Van Honthorst’s The Merry Fiddler (1623) and Leyster’s The Concert (ca. 1623) both feature teeth-baring smiles, and continue the Renaissance association of music in painting as a symbol of love. In these pictures, however, the deviant drunken and sexual overtones are explicit: The fiddler in Van Honthorst’s picture doffs a cup of wine to the viewer; his ruddy cheeks clearly show his drunken folly. The three mirthful young players in The Concert, meanwhile, seem on the verge of a ménage-à-trois.
These artists were undoubtedly influenced by their earlier Italian forebear,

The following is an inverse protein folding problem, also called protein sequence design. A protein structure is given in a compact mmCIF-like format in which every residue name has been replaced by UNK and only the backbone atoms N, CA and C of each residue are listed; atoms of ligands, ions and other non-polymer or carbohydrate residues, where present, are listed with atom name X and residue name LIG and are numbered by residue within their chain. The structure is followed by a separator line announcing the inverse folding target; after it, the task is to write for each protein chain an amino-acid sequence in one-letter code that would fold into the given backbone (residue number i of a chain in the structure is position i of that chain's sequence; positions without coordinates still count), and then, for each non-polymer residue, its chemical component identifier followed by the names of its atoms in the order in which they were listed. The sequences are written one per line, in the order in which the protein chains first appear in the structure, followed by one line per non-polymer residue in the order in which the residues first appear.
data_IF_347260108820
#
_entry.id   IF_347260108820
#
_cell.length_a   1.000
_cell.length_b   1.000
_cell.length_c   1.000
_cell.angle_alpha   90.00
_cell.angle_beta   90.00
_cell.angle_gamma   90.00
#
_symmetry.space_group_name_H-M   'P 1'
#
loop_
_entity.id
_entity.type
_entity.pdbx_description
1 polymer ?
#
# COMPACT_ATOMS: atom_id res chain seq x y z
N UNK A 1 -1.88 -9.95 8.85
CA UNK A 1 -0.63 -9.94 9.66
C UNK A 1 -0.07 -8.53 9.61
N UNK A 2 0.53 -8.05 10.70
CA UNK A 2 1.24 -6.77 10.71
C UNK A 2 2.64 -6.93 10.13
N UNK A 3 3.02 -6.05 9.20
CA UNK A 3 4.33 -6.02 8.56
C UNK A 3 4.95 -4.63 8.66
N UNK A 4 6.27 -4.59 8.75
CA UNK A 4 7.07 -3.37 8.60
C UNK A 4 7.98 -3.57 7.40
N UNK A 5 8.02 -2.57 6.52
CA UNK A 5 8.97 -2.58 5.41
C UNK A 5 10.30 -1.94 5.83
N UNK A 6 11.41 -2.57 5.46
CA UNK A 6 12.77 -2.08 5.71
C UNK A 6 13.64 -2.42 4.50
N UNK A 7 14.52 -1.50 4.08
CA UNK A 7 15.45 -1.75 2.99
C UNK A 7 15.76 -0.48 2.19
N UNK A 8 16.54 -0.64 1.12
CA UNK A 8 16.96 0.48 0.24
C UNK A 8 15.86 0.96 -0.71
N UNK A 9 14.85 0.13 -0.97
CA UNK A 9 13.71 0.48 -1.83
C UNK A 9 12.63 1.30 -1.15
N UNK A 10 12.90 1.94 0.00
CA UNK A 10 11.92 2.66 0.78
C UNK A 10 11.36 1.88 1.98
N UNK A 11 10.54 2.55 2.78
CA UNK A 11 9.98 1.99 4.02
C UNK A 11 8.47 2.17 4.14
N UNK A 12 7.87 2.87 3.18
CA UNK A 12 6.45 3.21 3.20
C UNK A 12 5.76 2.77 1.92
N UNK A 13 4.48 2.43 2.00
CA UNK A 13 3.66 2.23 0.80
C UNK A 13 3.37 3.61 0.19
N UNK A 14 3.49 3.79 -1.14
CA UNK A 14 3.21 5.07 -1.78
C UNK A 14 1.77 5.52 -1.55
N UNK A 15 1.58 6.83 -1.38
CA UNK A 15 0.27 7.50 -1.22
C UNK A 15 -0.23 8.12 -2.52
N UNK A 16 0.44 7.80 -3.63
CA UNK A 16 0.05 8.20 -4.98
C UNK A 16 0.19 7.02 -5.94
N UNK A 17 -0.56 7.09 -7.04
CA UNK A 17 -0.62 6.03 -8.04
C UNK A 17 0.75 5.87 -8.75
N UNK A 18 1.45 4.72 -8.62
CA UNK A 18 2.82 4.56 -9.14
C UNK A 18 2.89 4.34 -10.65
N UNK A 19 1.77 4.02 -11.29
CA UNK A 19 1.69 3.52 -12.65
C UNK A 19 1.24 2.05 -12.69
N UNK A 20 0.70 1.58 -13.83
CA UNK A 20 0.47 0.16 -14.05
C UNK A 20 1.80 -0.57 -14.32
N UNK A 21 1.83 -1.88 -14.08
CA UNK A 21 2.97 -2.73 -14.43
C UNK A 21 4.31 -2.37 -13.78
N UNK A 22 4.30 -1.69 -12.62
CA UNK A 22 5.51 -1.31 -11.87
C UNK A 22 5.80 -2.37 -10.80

. Musical instruments are strewn about the floor in his shocking and influential Triumphant Eros
(1602), an allegory of love and adolescent beauty. Young Eros, nude, with arrows in hand, smiles salaciously at the viewer. So unusual was his wicked expression that when it debuted, onlookers read the piece “as a celebration of tumescent homosexual passion,” Jeeves writes.